Smalltalk has reached an important milestone. This month, the language entered the Top 20 in no fewer than three major programming language rankings: TIOBE (#18), IEEE Spectrum (#17), and PYPL (#15). The programming community is finally recognizing what a magnificent language Smalltalk is.
Moreover, in last month’s StackOverflow survey, Smalltalk became the #1 “Most Loved” programming language. Most Loved means that programmers who’ve used the language continue wanting to use it.
Also, at Slant, the product recommendation community that mines for the wisdom of the crowd, Smalltalk is #1 in two key questions:
- What are the “best” (productivity-enhancing, well-designed, and concise, rather than just popular or time-tested) programming languages?
- What is the best programming language to learn first?
Getting Its Dues
It’s by time that Smalltalk received its dues. Smalltalk is a fabulous language for many reasons:
- It is supremely simple and elegant. The complete syntax can fit on a postcard!
- It is much easier to learn than even Python, the language most frequently recommended to beginners.
- It is unbelievably expressive with its combination of object-oriented purity and lambda functions (closures). Smalltalk’s object implementation has no peer.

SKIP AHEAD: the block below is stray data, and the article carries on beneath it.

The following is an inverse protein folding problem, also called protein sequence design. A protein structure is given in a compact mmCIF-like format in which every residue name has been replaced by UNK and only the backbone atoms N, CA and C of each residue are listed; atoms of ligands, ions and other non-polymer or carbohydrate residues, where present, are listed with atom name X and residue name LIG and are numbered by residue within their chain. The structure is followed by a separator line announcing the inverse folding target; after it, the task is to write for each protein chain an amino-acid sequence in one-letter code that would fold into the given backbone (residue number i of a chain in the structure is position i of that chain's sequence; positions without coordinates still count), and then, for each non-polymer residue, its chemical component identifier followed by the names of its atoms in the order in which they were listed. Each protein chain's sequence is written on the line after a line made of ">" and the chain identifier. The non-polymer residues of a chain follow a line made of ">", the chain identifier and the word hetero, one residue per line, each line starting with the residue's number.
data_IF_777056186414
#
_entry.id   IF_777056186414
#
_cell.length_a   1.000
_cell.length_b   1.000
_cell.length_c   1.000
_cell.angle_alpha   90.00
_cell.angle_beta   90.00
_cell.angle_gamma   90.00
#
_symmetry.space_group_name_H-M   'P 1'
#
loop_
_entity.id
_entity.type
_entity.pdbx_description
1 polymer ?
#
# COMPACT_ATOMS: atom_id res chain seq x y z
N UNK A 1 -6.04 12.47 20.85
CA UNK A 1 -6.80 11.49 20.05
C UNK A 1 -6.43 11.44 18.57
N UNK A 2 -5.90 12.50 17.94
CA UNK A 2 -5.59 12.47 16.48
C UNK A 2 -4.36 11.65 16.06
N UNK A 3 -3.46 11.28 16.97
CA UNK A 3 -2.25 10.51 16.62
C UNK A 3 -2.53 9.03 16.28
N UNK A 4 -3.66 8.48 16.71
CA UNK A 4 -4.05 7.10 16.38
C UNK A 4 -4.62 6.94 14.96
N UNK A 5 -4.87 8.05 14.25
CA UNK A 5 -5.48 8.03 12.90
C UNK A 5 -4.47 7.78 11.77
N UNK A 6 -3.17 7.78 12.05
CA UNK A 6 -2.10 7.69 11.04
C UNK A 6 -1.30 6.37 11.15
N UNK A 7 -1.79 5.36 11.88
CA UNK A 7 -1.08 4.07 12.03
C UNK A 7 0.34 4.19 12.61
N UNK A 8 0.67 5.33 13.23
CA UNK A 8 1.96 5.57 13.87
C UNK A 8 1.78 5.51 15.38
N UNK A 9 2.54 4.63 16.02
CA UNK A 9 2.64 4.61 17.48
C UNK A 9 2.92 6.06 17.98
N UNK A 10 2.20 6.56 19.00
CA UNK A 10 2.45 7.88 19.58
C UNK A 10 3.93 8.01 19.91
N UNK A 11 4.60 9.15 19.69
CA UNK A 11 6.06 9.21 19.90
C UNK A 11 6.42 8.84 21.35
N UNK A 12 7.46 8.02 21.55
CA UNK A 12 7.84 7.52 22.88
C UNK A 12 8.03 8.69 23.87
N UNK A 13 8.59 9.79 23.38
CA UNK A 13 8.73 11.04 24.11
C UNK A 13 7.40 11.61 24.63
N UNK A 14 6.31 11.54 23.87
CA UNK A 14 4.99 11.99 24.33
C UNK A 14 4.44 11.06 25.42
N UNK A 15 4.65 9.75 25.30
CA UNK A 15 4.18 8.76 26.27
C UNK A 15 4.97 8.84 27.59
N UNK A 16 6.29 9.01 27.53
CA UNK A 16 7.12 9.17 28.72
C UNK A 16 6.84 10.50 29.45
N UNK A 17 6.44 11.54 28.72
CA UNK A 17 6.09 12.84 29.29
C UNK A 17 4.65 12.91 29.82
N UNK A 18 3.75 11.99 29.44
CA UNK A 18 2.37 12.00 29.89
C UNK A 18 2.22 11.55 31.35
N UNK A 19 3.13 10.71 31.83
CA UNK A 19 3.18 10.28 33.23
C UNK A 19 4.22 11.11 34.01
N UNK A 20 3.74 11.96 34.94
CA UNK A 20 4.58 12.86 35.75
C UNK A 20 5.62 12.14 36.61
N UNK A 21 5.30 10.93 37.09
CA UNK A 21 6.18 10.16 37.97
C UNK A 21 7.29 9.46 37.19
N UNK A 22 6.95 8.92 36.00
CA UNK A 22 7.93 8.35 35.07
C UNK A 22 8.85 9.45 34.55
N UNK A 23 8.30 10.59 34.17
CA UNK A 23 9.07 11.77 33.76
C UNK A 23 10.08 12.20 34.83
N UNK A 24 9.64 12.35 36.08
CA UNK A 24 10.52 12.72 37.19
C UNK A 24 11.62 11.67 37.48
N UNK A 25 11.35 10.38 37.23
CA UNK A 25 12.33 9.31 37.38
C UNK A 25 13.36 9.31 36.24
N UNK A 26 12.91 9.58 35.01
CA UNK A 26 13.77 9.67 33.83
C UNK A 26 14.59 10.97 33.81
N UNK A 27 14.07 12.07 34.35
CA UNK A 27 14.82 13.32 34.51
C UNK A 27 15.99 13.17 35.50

- It has a built-in live coding IDE/runtime that makes Smalltalk the most productive programming language in the world.
- It has been modernized for the Twenty-First Century through the Pharo project, which at 10 years old is essentially a new, contemporary programming language.
- Smalltalk can be used for front-end web development through PharoJS and Amber.
- Smalltalk can be used for server-side web development using the Seaside and Teapot frameworks.
- Smalltalk has been commercially used around the globe for nearly four decades, and is still going strong. Cincom, Instantiations, and GemTalk are three major Smalltalk vendors. Their customers include the likes of JPMorgan, Desjardins, UBS, Florida Power & Light, Texas Instruments, Telecom Argentina, Orient Overseas Container Lines, Siemens AG, and so on. Check out ALLSTOCKER and ATMs in Moscow streets for Pharo.
- Smalltalk has been used by governments around the world. In the early 2000s, the U.S. joint military used Smalltalk to write a million-line battle simulation program called JWARS. It actually outperformed a similar simulation called STORM written in C++ by the U.S. Air Force.
- Smalltalk is used by Communications Security Establishment (CSE), Canada’s national cryptologic agency.
And finally, Smalltalk is extremely versatile. For example:
- Smalltalk is good for data science and numerical computing, thanks to PolyMath and Roassal (also see Numerical Methods with Pharo)
- Smalltalk is good for Internet of Things (or IoT) applications.
- Smalltalk is good for ERP (enterprise resource planning)
- Smalltalk is good for machine learning and neural network processing
- Smalltalk is good for natural language processing
- Smalltalk is good for virtual reality (example, 3D Immersive Collaboration)
- Smalltalk can even be used to script the Unreal game engine
- Smalltalk is being used to fight Ebola!
- Smalltalk is used in wide-scale data visualization for medicines in 16 countries — check out Grafoscopio
Isn’t it time you took a second look at this venerable language? Seriously.